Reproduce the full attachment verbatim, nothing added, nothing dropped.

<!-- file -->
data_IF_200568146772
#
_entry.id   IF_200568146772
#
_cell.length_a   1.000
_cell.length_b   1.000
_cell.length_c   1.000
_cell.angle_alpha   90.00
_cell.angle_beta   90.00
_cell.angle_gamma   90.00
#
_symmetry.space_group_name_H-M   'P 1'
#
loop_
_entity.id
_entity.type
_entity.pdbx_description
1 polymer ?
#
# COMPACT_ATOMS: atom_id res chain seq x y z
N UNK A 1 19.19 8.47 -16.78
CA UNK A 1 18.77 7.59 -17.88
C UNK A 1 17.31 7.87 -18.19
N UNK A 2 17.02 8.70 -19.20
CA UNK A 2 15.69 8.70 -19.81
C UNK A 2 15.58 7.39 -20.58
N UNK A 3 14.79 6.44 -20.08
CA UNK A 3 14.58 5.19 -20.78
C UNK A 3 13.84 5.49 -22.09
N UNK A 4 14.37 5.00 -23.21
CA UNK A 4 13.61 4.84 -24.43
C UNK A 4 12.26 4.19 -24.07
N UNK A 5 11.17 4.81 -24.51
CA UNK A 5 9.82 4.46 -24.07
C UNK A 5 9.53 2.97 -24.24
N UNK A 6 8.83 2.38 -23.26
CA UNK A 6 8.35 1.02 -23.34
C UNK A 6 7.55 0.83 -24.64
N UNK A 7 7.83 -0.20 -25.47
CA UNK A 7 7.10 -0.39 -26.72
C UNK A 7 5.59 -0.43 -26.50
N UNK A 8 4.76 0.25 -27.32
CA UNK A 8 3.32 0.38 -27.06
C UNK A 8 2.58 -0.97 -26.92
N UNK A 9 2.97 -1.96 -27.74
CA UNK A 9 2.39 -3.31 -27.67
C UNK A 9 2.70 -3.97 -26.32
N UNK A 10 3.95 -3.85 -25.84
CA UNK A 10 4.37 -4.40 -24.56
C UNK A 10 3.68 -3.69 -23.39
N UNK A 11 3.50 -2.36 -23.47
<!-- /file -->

data_IF_200568146772
#
_entry.id   IF_200568146772
#
_cell.length_a   1.000
_cell.length_b   1.000
_cell.length_c   1.000
_cell.angle_alpha   90.00
_cell.angle_beta   90.00
_cell.angle_gamma   90.00
#
_symmetry.space_group_name_H-M   'P 1'
#
loop_
_entity.id
_entity.type
_entity.pdbx_description
1 polymer ?
#
# COMPACT_ATOMS: atom_id res chain seq x y z
N UNK A 1 19.19 8.47 -16.78
CA UNK A 1 18.77 7.59 -17.88
C UNK A 1 17.31 7.87 -18.19
N UNK A 2 17.02 8.70 -19.20
CA UNK A 2 15.69 8.70 -19.81
C UNK A 2 15.58 7.39 -20.58
N UNK A 3 14.79 6.44 -20.08
CA UNK A 3 14.58 5.19 -20.78
C UNK A 3 13.84 5.49 -22.09
N UNK A 4 14.37 5.00 -23.21
CA UNK A 4 13.61 4.84 -24.43
C UNK A 4 12.26 4.19 -24.07
N UNK A 5 11.17 4.81 -24.51
CA UNK A 5 9.82 4.46 -24.07
C UNK A 5 9.53 2.97 -24.24
N UNK A 6 8.83 2.38 -23.26
CA UNK A 6 8.35 1.02 -23.34
C UNK A 6 7.55 0.83 -24.64
N UNK A 7 7.83 -0.20 -25.47
CA UNK A 7 7.10 -0.39 -26.72
C UNK A 7 5.59 -0.43 -26.50
N UNK A 8 4.76 0.25 -27.32
CA UNK A 8 3.32 0.38 -27.06
C UNK A 8 2.58 -0.97 -26.92
N UNK A 9 2.97 -1.96 -27.74
CA UNK A 9 2.39 -3.31 -27.67
C UNK A 9 2.70 -3.97 -26.32
N UNK A 10 3.95 -3.85 -25.84
CA UNK A 10 4.37 -4.40 -24.56
C UNK A 10 3.68 -3.69 -23.39
N UNK A 11 3.50 -2.36 -23.47